A new report by the California Department of Health confirms what anecdotal evidence suggested: Hispanics have been the hardest hit in the state’s largest whooping cough epidemic in decades.
The department said 17.5 out of every 100,000 persons diagnosed with pertussis, or whooping cough, was Hispanic. The makeup for whites was 14.5 of every 100,000 persons, the report says. About 77 percent of the hospitalized infants, or 162 of babies younger than six months old, were Hispanic.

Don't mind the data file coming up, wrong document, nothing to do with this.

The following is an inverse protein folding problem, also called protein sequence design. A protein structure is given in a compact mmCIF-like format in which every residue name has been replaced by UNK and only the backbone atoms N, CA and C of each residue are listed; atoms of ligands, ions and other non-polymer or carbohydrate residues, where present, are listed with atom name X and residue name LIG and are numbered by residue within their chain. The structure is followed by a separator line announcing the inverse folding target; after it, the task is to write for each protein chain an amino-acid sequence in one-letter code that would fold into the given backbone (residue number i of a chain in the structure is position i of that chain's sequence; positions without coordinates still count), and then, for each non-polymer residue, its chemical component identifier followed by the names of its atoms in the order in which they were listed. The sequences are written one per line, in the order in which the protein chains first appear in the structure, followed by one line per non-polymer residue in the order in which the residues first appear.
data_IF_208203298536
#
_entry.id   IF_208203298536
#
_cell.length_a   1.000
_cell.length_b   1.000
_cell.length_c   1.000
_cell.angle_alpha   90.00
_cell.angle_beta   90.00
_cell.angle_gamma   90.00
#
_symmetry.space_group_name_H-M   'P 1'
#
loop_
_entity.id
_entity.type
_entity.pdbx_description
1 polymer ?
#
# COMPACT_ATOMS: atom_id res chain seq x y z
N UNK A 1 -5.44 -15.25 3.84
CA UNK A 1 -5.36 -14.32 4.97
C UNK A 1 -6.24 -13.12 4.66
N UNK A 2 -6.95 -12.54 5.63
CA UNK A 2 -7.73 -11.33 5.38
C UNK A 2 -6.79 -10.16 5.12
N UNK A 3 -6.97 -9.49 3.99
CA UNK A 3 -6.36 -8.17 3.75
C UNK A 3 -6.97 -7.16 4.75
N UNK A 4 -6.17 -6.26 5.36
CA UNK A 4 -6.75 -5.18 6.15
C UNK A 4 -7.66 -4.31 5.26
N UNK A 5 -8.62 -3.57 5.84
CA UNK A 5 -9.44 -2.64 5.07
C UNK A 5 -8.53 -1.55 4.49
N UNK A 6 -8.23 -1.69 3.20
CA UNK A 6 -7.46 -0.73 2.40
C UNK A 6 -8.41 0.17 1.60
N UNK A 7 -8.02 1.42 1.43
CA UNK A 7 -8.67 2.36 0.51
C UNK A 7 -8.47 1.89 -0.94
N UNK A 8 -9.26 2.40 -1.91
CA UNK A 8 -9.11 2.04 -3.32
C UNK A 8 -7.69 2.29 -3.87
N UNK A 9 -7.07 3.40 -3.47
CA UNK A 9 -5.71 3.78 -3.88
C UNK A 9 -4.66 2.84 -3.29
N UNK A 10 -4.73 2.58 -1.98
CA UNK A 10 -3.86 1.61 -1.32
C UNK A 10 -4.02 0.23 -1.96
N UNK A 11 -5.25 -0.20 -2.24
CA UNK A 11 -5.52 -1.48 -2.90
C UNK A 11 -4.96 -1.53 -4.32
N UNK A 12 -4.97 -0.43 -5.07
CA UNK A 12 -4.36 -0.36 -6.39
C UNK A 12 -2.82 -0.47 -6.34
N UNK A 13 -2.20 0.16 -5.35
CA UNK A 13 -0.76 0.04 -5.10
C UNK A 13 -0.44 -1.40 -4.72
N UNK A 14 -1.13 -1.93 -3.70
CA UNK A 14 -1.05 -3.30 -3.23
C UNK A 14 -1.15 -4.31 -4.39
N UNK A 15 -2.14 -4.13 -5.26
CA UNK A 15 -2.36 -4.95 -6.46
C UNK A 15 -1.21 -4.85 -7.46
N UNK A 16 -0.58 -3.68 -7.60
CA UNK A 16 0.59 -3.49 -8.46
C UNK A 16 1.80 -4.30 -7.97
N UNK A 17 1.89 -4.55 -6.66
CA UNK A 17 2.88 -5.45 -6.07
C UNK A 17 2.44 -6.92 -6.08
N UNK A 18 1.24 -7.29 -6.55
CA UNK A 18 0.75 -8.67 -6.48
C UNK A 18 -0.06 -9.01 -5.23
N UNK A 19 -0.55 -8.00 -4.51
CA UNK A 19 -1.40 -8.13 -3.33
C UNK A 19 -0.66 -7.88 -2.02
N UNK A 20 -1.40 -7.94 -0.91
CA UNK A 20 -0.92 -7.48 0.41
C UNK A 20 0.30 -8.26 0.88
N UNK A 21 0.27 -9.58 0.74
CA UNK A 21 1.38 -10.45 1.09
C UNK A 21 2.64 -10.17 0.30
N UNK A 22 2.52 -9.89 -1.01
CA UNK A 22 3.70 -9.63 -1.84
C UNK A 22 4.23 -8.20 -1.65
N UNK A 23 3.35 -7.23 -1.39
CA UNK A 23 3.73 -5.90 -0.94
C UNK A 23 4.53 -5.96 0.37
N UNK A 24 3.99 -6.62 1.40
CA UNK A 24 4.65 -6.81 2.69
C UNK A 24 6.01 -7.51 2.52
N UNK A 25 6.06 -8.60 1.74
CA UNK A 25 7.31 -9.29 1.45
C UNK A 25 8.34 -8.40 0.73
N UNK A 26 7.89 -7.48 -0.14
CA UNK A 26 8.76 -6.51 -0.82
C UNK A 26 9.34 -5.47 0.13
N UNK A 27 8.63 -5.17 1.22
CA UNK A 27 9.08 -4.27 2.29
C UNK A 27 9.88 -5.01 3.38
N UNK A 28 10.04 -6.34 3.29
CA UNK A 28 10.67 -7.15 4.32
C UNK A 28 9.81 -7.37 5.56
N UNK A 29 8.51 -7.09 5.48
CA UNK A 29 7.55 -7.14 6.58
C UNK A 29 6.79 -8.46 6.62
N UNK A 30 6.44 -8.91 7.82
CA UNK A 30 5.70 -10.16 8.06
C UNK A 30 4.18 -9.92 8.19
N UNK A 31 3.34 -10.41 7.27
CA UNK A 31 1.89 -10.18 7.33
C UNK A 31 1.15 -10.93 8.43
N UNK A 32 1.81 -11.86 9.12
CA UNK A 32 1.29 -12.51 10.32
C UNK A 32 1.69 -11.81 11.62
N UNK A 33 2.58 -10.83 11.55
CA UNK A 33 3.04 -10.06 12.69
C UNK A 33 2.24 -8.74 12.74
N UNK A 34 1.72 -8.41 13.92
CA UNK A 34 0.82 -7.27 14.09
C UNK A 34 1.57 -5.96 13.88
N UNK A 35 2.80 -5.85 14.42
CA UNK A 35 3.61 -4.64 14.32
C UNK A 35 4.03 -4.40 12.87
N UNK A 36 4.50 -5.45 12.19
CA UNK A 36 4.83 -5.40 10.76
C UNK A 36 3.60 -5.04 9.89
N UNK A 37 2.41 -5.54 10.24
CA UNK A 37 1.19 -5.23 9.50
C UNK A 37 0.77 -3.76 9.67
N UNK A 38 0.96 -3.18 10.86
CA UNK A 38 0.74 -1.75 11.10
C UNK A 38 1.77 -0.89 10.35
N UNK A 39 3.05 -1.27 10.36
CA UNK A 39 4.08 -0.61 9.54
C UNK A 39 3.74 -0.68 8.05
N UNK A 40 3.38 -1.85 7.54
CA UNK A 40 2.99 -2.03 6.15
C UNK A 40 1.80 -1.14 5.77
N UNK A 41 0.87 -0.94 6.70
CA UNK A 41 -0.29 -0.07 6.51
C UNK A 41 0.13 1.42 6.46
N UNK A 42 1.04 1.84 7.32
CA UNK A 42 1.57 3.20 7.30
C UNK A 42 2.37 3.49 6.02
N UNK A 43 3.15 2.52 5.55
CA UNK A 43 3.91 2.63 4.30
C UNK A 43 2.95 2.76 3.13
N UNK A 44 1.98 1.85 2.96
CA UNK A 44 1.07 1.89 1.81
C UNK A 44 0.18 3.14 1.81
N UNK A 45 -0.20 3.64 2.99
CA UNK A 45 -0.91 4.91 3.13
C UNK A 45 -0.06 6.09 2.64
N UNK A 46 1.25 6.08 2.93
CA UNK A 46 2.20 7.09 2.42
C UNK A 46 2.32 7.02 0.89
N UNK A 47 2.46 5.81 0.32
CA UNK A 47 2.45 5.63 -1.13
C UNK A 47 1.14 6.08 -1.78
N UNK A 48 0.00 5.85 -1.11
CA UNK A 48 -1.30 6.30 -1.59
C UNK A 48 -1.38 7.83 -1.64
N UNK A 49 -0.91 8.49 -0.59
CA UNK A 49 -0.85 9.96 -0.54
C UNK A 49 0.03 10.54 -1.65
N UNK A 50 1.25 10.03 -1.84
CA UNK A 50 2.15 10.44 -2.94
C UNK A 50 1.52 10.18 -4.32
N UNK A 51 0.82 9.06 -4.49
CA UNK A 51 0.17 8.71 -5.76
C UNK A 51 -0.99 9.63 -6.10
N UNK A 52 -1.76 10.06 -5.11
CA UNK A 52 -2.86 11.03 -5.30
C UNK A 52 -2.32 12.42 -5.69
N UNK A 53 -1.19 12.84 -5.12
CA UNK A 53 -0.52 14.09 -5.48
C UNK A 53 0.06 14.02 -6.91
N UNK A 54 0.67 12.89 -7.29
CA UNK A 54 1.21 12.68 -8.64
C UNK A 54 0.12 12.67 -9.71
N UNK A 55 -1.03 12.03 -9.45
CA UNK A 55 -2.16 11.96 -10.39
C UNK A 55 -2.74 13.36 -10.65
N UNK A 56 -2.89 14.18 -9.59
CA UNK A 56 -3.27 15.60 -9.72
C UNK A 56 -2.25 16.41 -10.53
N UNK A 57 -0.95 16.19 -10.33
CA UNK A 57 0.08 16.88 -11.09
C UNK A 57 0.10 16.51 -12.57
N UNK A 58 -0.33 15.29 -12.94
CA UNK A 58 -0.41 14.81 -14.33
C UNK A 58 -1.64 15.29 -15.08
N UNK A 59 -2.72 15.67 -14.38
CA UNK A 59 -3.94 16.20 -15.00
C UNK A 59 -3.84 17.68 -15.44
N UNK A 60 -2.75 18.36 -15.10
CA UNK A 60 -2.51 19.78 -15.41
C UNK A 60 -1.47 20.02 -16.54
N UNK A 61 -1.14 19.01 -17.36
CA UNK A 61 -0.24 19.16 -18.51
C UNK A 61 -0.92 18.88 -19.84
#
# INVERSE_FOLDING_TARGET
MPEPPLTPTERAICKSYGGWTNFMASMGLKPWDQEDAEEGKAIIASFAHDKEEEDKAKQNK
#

The whooping cough outbreak, which surpassed the state’s last large epidemic in 1950, has sickened 6,631 people in California and killed 10 infants, nine of them Hispanic. It is the largest outbreak since 1947.
Experts say Hispanics are at high risk of whooping cough because they are close-knit, live in close quarters, and tend to visit family members more often. A vaccination can prevent whooping cough.